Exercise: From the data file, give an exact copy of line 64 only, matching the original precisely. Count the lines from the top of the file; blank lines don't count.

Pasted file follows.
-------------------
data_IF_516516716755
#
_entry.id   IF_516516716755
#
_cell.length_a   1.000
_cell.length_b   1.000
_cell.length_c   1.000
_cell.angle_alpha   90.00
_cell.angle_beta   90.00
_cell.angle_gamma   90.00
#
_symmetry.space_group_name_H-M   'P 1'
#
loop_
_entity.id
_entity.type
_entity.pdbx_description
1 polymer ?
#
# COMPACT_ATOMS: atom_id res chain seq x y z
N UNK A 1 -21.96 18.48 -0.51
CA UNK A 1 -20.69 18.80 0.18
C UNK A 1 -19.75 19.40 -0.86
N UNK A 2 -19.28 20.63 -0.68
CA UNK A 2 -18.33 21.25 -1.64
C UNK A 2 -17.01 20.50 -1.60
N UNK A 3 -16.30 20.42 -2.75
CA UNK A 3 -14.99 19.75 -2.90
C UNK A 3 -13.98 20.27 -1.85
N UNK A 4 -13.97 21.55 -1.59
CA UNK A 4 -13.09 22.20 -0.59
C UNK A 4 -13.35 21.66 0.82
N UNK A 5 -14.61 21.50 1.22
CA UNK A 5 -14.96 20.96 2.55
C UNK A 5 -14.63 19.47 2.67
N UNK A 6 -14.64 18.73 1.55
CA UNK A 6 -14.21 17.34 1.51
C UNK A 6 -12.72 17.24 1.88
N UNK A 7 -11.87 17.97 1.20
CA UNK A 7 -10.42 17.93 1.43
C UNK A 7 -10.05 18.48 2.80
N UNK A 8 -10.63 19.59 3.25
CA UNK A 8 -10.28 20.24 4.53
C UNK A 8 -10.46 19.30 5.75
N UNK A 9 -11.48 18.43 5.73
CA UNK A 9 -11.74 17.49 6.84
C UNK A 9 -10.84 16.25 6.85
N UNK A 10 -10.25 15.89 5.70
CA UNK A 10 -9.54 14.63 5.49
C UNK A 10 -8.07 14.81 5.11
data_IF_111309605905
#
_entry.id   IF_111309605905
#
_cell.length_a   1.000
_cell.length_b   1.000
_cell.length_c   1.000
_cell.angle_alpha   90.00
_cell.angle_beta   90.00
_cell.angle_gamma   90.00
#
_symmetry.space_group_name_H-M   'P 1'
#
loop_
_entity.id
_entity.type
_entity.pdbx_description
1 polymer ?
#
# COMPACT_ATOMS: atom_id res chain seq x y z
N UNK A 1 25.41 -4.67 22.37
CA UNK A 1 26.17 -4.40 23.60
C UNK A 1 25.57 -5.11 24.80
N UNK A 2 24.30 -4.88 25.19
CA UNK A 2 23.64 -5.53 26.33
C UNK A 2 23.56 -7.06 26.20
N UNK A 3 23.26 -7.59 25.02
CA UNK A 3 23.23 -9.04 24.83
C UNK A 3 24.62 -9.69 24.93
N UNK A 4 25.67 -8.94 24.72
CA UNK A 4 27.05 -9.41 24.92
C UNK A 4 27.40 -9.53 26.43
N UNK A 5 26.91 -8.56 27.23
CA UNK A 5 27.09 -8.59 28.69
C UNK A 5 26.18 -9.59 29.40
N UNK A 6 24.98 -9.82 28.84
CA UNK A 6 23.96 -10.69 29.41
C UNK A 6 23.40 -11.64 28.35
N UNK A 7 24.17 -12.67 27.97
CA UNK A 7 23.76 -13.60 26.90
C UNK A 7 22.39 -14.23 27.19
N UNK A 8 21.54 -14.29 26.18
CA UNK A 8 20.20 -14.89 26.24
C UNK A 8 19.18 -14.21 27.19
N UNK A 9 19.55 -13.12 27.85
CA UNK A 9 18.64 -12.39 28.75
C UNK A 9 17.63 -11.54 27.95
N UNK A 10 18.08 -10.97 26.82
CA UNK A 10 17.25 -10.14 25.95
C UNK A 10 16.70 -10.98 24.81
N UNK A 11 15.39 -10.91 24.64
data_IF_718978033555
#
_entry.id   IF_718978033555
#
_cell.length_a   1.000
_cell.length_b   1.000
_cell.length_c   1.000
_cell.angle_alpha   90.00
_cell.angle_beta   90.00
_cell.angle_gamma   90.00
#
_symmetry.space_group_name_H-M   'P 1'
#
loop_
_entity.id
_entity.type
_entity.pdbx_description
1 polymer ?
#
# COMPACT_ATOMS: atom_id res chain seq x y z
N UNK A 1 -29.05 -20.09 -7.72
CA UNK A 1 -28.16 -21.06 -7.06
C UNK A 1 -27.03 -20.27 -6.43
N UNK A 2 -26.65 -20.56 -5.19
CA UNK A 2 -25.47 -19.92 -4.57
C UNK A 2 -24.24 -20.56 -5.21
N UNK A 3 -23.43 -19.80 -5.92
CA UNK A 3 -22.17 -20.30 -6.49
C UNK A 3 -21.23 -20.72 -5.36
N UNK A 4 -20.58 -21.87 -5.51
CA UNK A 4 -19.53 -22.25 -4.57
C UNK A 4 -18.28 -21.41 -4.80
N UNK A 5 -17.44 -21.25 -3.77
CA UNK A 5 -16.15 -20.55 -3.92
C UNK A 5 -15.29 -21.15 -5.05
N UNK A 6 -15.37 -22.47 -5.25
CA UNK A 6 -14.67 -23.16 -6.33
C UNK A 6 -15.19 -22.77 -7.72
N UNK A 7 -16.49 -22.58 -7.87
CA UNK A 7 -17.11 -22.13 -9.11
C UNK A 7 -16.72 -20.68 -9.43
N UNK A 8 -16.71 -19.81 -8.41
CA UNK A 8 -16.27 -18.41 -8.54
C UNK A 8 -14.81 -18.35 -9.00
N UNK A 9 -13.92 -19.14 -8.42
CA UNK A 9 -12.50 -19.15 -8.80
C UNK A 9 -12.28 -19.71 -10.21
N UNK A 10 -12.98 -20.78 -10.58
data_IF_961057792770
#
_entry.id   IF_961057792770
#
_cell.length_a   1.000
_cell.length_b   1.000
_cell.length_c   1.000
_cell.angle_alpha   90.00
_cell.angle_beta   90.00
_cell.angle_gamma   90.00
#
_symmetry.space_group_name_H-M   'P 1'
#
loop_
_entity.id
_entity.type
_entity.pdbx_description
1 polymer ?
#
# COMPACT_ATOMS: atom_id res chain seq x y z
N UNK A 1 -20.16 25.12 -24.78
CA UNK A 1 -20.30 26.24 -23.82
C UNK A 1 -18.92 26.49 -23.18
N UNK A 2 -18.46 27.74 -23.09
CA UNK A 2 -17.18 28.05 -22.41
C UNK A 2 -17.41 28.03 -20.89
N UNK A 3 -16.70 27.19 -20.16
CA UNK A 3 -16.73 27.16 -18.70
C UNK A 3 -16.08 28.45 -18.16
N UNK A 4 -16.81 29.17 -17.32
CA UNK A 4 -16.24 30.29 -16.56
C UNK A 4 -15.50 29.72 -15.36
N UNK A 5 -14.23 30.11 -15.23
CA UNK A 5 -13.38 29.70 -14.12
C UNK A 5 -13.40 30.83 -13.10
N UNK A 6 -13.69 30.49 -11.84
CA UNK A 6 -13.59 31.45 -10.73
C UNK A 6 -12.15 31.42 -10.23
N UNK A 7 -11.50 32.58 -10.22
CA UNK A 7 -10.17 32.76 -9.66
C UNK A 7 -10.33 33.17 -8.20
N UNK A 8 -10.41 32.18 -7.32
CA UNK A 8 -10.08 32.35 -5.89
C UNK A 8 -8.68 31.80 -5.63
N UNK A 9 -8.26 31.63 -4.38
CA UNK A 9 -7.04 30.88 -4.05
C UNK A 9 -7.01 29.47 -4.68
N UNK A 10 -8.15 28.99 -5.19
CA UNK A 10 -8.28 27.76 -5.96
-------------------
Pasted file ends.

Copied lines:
loop_